As I recall he was a consensus All-American at his position. He was drafted into the National Football League by the Buffalo Bills, where he was named their rookie of the year, and similarly attained all-star status. Everyone followed his career. Everyone was proud of him.
But Bob Kalsu’s time in the sun coincided with the war in Vietnam. So he voluntarily left his teammates and joined our military forces to do what he considered to be his duty as an artillery officer in southeast Asia.
As you might guess, Bob eventually and tragically was killed as the result of a fateful attack and explosion. He was the only active NFL player to that point to die in combat. It wasn’t long before this tragic news filtered back with sorrowful effect to Buffalo and to Oklahoma.
You may recall from the end of the movie Chariots of Fire, when Scottish Olympic runner and later missionary Eric Liddle later lost his life in occupied China during WW II, it said “all of Scotland mourned.” When Bob Kalsu was killed, all Oklahoma mourned.
Not too long afterward, I was working a summer job in my Dad’s commercial laundry and cleaning business—at age 14 or 15 mostly just trying to stay out of trouble—when he came to me and, putting his arm around my shoulder, said, “Come with me for a moment, I want to show you something.”
Unbeknownst to me was that Bob Kalsu’s family had sent his clothing to my Dad’s Oklahoma City plant for a final cleaning and packaging. There among his effects was his official Oklahoma Sooners letter jacket—you know the kind—with special sewn-on patches up and down the sleeves commemorating his achievements: Team captain, all-conference player, All-American.
There was a lump in my throat as I ran my fingers along those sleeves, as other employee/fans also left their work stations for a moment and gathered around in quiet, reverent admiration. Bob was famous, but he was one of us, and beloved.
After moving to Washington, DC so many years later, I early on made a point of visiting the Vietnam War Memorial, where I was able to locate, among all the chiseled names of fallen heroes, the name “James Robert Kalsu.” I traced the letters with my finger, recalling yet again the valor, the sacrifice, the sense of purpose.
This year July 4th fell on a Sunday, and our worship—which focused on The Ten Commandments as “Constitutional Commandments” for Israel and all God’s children—also included “national” hymns such as “God of the Ages, Whose Almighty Hand,” and “O Beautiful for Spacious Skies.” The latter was our closing hymn, and we chose to sing its third verse as our final stanza:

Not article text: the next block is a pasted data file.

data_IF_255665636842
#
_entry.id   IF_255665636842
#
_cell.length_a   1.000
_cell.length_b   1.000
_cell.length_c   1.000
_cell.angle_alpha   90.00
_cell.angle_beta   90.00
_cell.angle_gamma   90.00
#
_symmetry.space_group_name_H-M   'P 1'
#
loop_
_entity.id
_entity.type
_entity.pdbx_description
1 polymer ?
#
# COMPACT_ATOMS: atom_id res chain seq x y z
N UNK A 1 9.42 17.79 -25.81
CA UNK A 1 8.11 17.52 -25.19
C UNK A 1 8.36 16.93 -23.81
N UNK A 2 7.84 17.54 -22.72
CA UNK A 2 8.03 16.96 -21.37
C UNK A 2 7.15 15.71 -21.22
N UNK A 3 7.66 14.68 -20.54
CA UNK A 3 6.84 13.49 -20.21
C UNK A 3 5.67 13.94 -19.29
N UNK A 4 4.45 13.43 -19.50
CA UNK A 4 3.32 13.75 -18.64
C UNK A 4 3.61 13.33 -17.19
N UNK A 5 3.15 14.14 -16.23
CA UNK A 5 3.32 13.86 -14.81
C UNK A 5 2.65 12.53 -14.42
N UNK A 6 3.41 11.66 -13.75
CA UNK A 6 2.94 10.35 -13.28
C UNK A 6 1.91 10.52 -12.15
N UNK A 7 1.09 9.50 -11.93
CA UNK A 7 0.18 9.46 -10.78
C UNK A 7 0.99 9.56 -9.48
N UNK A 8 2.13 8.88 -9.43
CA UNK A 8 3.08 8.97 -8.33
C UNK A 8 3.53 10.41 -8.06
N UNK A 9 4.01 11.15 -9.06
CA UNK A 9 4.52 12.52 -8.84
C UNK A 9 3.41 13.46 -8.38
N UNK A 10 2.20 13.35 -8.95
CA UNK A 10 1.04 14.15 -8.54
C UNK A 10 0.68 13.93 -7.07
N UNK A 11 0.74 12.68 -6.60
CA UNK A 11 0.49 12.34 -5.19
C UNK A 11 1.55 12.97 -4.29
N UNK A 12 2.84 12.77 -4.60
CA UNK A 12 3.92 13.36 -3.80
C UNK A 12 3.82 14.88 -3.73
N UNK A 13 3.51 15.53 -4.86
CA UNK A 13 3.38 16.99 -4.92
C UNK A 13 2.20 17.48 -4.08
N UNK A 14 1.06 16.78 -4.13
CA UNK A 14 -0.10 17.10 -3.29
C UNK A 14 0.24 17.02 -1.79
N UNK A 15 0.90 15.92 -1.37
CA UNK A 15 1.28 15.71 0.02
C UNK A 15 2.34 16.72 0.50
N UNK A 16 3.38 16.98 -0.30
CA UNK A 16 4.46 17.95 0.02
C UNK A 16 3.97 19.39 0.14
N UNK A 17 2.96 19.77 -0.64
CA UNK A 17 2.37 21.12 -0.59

O beautiful for heroes proved
In liberating strife,
Who more than self their country loved,
And mercy more than life!
America! America! May God thy gold refine
Till all success be nobleness, and every gain divine.
This is my favorite national hymn, with its deeply stirring tune Materna, but it always is the searing phrase “mercy more than life” that catches me up short every time. What does it really mean to love “mercy more than life.”?
The answer to this question may well lie down many different paths, but singing and weighing it again on Sunday brought to my mind some cryptic words of the late preacher and seminary president Haddon Robinson. Dr. Robinson famously insisted,
You’ve no doubt heard it said, “After all, a man’s gotta live…”
But actually this is a lie straight from hell.
Nowhere is it written that a man has to live.
A man has to die and face God’s judgment,
but nowhere does it say that he has to live.
Multitudes of heroes have made the ultimate sacrifice,
and paid the ultimate price in witness to the truth
that some things are more important than life.
Our Lord himself of course said, “Greater love has no one than this that he lay down his life for his friends” (John 15:13), and all of this is ultimately rooted in the truth of Micah 6…
With what shall I come before the Lord, and bow myself before God on high?
Shall I come before him with burnt offerings,
with yearling calves?
Will the Lord be pleased with thousands of rams,
with ten thousand rivers of oil?
Shall I give him my firstborn for my transgression,
the fruit of my body for the sin of my soul?
He has told you, O mortal, what is good;
and what does the Lord require of you
but to do justice, to love mercy, and to walk humbly with your God.
Late pastor and author Eugene Peterson said, “Every congregation is a congregation of sinners. As if that weren’t bad enough, they all have sinners for pastors.”
I must say how grateful I am that worship in our own congregation always includes confession of sin, a vital time of telling the truth about ourselves to God, perhaps to each other, and certainly to ourselves. It’s a matter of acknowledging with our lips what God already knows is in our hearts. Lest we think this is an ancient anachronism for modern worship, we’re reminded by the Old Testament prophet, “The human heart is desperately wicked above all things; who can know it? (Jeremiah 17:9)
In God’s mercy we’re not left alone to despair over this predicament. Another Old Testament prophet speaks for the Almighty: “Come, let us reason together, says, the Lord; though your sins be as scarlet, they shall be white as snow; though they be red like crimson, they shall be as wool.” (Isaiah 1:18)
The trajectory from “desperately wicked” to “white as snow” necessarily moves from repentance to forgiveness, to restoration, but we’re assured that one follows the other as closely as our next heartbeat or breath: “If we confess our sins, God who is faithful and just will forgive us our sins and cleanse us from all unrighteousness.” (1 John 1:9)
Lent is typically thought of as a season for relinquishing or giving up something as a sign of our devotion to God or the seriousness of our Christian discipleship, and there indeed may be patterns or practices that we need to jettison in favor of unencumbered, unfettered fellowship with God and with each other. This likely is part of what it means to be “consecrated,” set apart for particular, for special, for holy use.